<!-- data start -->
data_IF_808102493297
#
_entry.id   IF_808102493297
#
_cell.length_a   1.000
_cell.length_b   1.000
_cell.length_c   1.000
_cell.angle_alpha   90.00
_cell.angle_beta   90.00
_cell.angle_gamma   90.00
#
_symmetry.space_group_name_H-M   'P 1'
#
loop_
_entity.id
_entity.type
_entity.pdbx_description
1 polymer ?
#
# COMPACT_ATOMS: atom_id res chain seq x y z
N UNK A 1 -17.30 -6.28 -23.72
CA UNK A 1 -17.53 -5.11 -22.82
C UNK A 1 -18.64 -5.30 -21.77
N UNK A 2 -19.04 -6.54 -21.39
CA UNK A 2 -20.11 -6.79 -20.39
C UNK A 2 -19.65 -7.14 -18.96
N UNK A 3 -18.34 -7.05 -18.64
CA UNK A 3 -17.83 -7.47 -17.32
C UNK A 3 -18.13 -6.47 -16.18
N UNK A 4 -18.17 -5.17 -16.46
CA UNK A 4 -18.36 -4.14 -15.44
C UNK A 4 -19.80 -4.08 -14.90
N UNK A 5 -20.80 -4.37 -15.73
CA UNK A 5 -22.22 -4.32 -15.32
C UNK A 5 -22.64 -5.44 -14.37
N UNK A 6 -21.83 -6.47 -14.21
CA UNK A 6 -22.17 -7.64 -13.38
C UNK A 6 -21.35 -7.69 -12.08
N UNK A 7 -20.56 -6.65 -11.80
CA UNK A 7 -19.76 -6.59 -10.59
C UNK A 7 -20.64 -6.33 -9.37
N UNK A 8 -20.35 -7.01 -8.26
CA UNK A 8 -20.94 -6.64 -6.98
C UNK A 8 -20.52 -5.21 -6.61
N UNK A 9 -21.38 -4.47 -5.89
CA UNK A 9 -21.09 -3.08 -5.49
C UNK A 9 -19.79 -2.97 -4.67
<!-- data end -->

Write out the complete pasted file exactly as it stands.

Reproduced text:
data_IF_808102493297
#
_entry.id   IF_808102493297
#
_cell.length_a   1.000
_cell.length_b   1.000
_cell.length_c   1.000
_cell.angle_alpha   90.00
_cell.angle_beta   90.00
_cell.angle_gamma   90.00
#
_symmetry.space_group_name_H-M   'P 1'
#
loop_
_entity.id
_entity.type
_entity.pdbx_description
1 polymer ?
#
# COMPACT_ATOMS: atom_id res chain seq x y z
N UNK A 1 -17.30 -6.28 -23.72
CA UNK A 1 -17.53 -5.11 -22.82
C UNK A 1 -18.64 -5.30 -21.77
N UNK A 2 -19.04 -6.54 -21.39
CA UNK A 2 -20.11 -6.79 -20.39
C UNK A 2 -19.65 -7.14 -18.96
N UNK A 3 -18.34 -7.05 -18.64
CA UNK A 3 -17.83 -7.47 -17.32
C UNK A 3 -18.13 -6.47 -16.18
N UNK A 4 -18.17 -5.17 -16.46
CA UNK A 4 -18.36 -4.14 -15.44
C UNK A 4 -19.80 -4.08 -14.90
N UNK A 5 -20.80 -4.37 -15.73
CA UNK A 5 -22.22 -4.32 -15.32
C UNK A 5 -22.64 -5.44 -14.37
N UNK A 6 -21.83 -6.47 -14.21
CA UNK A 6 -22.17 -7.64 -13.38
C UNK A 6 -21.35 -7.69 -12.08
N UNK A 7 -20.56 -6.65 -11.80
CA UNK A 7 -19.76 -6.59 -10.59
C UNK A 7 -20.64 -6.33 -9.37
N UNK A 8 -20.35 -7.01 -8.26
CA UNK A 8 -20.94 -6.64 -6.98
C UNK A 8 -20.52 -5.21 -6.61
N UNK A 9 -21.38 -4.47 -5.89
CA UNK A 9 -21.09 -3.08 -5.49
C UNK A 9 -19.79 -2.97 -4.67